jumpers that can be configured to bypass the volume control so that TA-10.1 can be used as
a power amplifier, though I didnt use it in this configuration.
The external power supply
is similar to one youd use with a laptop computer. Because the power supply is
external and class-T operation is so efficient, the TA-10.1 is small enough -- 1.9"W
x 1.3"H x 4.5"D and weighing only 11ounces -- to literally fit in the palm of
the hand, and runs cool enough that, without the LED, youd never know it was powered
One evening, I set up the TA-10.1 in my office with an NAD
502 CD player, Athena Technologies Audition AS-B1 bookshelf speakers, generic
interconnects, and zip cord for speaker wire. Although the speakers sat off to one side of
the room, I was continually drawn into the music, and didnt get much work done that
evening. There was just something very "right" about the TA-10.1s sound.
Robbie Robertsons primarily instrumental Music for
the Native Americans [CD, Capitol 724382829522] sounded remarkably clear and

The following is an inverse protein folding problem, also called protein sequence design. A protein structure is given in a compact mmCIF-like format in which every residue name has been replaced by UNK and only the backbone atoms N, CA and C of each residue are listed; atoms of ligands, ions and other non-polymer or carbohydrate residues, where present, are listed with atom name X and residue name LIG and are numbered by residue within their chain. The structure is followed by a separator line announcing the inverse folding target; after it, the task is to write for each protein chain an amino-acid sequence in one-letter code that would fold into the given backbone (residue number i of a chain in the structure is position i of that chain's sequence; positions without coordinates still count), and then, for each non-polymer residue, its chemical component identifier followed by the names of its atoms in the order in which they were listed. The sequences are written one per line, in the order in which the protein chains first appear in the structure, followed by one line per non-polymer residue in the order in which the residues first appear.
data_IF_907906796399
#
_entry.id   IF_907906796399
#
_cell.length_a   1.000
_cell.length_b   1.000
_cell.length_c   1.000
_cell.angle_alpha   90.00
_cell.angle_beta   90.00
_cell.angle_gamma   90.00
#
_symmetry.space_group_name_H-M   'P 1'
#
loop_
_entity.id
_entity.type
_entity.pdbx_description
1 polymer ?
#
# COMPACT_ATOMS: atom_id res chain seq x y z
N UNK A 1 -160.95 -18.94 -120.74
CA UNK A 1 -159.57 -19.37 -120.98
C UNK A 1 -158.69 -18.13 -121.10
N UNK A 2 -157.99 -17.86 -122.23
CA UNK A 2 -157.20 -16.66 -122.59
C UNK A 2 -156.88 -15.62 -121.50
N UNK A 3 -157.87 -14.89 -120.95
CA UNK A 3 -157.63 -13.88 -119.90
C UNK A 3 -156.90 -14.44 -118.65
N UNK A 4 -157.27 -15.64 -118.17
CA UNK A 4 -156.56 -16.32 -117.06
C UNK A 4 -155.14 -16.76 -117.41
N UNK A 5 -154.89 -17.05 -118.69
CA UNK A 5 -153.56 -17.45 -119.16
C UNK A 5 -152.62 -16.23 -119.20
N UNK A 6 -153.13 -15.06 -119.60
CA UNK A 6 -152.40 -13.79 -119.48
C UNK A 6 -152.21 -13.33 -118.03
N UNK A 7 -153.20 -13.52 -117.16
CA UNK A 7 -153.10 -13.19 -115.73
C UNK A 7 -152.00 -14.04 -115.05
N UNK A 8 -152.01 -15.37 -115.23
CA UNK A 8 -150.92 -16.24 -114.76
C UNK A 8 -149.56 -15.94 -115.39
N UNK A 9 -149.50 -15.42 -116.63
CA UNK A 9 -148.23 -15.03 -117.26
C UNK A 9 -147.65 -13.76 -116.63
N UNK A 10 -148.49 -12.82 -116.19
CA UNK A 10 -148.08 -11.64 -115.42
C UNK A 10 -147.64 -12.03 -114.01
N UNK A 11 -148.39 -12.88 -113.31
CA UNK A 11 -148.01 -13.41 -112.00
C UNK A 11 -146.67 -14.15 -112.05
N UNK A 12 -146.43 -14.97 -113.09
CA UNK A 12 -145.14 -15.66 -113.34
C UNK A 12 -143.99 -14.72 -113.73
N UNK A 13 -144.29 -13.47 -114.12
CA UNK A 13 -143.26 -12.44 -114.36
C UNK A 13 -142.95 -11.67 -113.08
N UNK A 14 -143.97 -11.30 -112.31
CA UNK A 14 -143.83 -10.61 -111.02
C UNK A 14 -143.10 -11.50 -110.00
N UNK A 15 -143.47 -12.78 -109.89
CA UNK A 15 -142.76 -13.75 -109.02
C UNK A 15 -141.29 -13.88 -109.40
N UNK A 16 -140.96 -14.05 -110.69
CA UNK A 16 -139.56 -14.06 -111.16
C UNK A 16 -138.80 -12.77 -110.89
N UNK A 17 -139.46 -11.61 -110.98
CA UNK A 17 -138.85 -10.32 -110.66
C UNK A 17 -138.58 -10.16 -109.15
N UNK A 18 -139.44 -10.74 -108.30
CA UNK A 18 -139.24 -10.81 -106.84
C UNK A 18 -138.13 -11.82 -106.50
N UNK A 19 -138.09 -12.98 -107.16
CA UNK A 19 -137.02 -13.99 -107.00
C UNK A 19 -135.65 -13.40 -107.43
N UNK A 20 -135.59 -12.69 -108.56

uncongested. The soundstage of "The Vanishing Breed" was wide, with a robust
sound. The pipes floated just inside the left speaker and didnt waver, while the
drums were remarkably deep and tight. I was able to easily follow the melody of the
opening piano bars on "Straighten Up and Fly Right," from Diana Kralls
first album, Stepping Out [CD, Justin Time 068944005024]. Although Kralls
piano is recorded at a fairly low level, each note was well defined, with excellent pitch.
Her voice had a solid center image and a palpable feel on "Frim Fram Sauce" and
"Body and Soul." I couldnt stop listening, and found myself pulling out
all of the CDs I had at the office to listen to my favorite tracks.
After listening to the TA-10.1 in my office system for a
few days and being suitably impressed, I brought it home and set it up with the same
Athena AS-B1 speakers, this time with the overachieving DV-970HD DVD-Audio/SACD player
from Oppo Digital. I also used some of my favorite real-world wire: Audio Magic Xstream
interconnects, Analysis Plus Clear Oval speaker cables, and Shunyata Research Venom AC
cords. Each of these cables costs almost as much as or more than the TA-10.1 itself.
What Id heard at the office was further reinforced in
my main listening room. For such a diminutive amp, the TA-10.1 had a surprisingly big,
bold sound, throwing up a huge soundstage that made me think I was listening to a much
more powerful, much more expensive amplifier. Sure, it couldnt play incredibly loud,
but at normal listening levels it was an absolute joy to listen to. Neil Youngs